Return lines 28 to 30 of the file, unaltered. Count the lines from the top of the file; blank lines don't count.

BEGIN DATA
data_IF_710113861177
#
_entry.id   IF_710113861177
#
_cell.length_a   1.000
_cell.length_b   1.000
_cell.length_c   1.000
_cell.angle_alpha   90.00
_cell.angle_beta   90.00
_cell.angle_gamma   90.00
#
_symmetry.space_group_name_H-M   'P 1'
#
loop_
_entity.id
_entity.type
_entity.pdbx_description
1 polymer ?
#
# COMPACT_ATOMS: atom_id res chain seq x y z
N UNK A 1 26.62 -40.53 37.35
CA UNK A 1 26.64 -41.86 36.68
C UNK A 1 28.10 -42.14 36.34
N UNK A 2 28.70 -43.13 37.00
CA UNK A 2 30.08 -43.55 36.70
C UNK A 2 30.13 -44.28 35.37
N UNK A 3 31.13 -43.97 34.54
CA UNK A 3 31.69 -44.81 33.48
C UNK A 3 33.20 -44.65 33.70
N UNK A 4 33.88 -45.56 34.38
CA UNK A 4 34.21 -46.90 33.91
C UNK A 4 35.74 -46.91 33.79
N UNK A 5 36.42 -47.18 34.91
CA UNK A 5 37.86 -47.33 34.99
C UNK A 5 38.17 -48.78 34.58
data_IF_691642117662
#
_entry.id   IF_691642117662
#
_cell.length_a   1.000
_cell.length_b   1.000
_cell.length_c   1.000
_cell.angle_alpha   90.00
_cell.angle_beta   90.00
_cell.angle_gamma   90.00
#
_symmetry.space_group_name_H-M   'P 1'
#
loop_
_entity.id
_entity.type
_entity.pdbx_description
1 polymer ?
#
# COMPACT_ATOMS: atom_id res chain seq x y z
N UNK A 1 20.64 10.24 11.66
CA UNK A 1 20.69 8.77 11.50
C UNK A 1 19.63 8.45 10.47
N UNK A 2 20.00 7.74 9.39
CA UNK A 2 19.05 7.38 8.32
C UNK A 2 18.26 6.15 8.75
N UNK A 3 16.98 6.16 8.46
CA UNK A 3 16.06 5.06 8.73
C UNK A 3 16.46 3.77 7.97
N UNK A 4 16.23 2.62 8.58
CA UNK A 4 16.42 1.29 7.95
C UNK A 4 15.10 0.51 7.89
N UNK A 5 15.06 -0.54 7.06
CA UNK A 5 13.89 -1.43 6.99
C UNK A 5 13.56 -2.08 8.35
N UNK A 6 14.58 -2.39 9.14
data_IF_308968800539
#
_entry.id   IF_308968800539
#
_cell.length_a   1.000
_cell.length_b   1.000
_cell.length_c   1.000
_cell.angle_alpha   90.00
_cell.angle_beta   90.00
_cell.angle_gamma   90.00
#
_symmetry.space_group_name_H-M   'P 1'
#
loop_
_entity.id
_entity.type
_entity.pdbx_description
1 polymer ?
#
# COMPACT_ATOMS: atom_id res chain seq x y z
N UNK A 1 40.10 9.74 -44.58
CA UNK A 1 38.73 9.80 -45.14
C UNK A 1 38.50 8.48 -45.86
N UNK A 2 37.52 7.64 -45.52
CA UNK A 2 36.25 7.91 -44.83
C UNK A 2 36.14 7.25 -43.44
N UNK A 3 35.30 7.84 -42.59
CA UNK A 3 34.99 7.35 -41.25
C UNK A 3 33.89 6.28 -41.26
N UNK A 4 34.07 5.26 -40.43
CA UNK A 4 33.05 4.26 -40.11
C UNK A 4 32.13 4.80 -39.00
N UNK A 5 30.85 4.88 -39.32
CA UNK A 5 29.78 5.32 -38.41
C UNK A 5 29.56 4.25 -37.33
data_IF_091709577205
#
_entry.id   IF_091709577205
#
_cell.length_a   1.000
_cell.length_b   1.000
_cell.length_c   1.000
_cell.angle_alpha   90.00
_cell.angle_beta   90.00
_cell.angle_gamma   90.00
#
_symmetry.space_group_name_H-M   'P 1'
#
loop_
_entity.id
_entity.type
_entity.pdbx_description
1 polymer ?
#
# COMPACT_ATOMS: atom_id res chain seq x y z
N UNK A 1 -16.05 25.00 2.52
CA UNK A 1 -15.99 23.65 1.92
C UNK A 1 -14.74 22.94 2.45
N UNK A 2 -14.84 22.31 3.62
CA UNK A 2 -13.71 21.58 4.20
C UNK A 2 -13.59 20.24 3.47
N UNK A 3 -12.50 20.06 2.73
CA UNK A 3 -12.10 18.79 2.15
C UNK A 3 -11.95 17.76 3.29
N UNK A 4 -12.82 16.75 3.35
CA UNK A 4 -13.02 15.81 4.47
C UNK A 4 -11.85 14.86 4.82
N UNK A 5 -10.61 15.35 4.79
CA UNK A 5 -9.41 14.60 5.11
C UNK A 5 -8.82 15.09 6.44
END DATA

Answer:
CA UNK A 3 31.69 -44.81 33.48
C UNK A 3 33.20 -44.65 33.70
N UNK A 4 33.88 -45.56 34.38